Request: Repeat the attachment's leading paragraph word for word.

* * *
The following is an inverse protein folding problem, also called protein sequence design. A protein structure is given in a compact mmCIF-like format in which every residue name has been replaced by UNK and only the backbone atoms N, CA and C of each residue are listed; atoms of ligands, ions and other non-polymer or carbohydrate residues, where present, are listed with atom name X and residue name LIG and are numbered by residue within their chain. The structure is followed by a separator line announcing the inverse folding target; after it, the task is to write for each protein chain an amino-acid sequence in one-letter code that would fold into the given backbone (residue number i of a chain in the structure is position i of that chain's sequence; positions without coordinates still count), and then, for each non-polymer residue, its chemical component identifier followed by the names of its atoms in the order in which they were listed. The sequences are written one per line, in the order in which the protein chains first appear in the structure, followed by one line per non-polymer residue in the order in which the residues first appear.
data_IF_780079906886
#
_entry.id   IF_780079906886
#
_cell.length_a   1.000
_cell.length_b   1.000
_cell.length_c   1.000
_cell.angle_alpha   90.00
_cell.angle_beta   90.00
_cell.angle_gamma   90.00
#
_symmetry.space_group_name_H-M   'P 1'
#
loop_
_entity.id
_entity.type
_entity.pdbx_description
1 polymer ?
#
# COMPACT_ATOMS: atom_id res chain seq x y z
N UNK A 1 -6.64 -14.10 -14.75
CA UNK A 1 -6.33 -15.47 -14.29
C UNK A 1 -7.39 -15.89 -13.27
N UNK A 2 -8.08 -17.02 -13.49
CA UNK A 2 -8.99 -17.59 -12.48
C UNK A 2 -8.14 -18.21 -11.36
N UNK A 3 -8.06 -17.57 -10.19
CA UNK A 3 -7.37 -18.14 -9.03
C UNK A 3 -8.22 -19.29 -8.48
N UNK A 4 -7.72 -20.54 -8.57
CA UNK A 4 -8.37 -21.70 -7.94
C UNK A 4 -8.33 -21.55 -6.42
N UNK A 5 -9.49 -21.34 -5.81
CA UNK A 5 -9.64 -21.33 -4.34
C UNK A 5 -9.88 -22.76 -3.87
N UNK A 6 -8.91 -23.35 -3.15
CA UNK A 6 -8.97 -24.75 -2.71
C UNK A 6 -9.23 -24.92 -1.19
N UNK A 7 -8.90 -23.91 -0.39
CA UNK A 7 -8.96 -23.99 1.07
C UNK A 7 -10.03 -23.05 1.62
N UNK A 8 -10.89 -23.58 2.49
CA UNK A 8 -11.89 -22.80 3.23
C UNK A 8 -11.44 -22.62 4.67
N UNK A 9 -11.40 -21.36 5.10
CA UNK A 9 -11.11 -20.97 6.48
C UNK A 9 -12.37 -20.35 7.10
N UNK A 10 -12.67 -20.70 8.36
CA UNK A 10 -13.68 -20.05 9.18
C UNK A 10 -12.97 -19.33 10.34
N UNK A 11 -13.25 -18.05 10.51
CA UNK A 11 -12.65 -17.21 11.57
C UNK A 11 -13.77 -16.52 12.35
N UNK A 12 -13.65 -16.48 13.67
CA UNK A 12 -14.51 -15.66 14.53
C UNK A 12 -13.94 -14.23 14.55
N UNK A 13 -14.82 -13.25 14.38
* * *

The following is an inverse protein folding problem, also called protein sequence design. A protein structure is given in a compact mmCIF-like format in which every residue name has been replaced by UNK and only the backbone atoms N, CA and C of each residue are listed; atoms of ligands, ions and other non-polymer or carbohydrate residues, where present, are listed with atom name X and residue name LIG and are numbered by residue within their chain. The structure is followed by a separator line announcing the inverse folding target; after it, the task is to write for each protein chain an amino-acid sequence in one-letter code that would fold into the given backbone (residue number i of a chain in the structure is position i of that chain's sequence; positions without coordinates still count), and then, for each non-polymer residue, its chemical component identifier followed by the names of its atoms in the order in which they were listed. The sequences are written one per line, in the order in which the protein chains first appear in the structure, followed by one line per non-polymer residue in the order in which the residues first appear.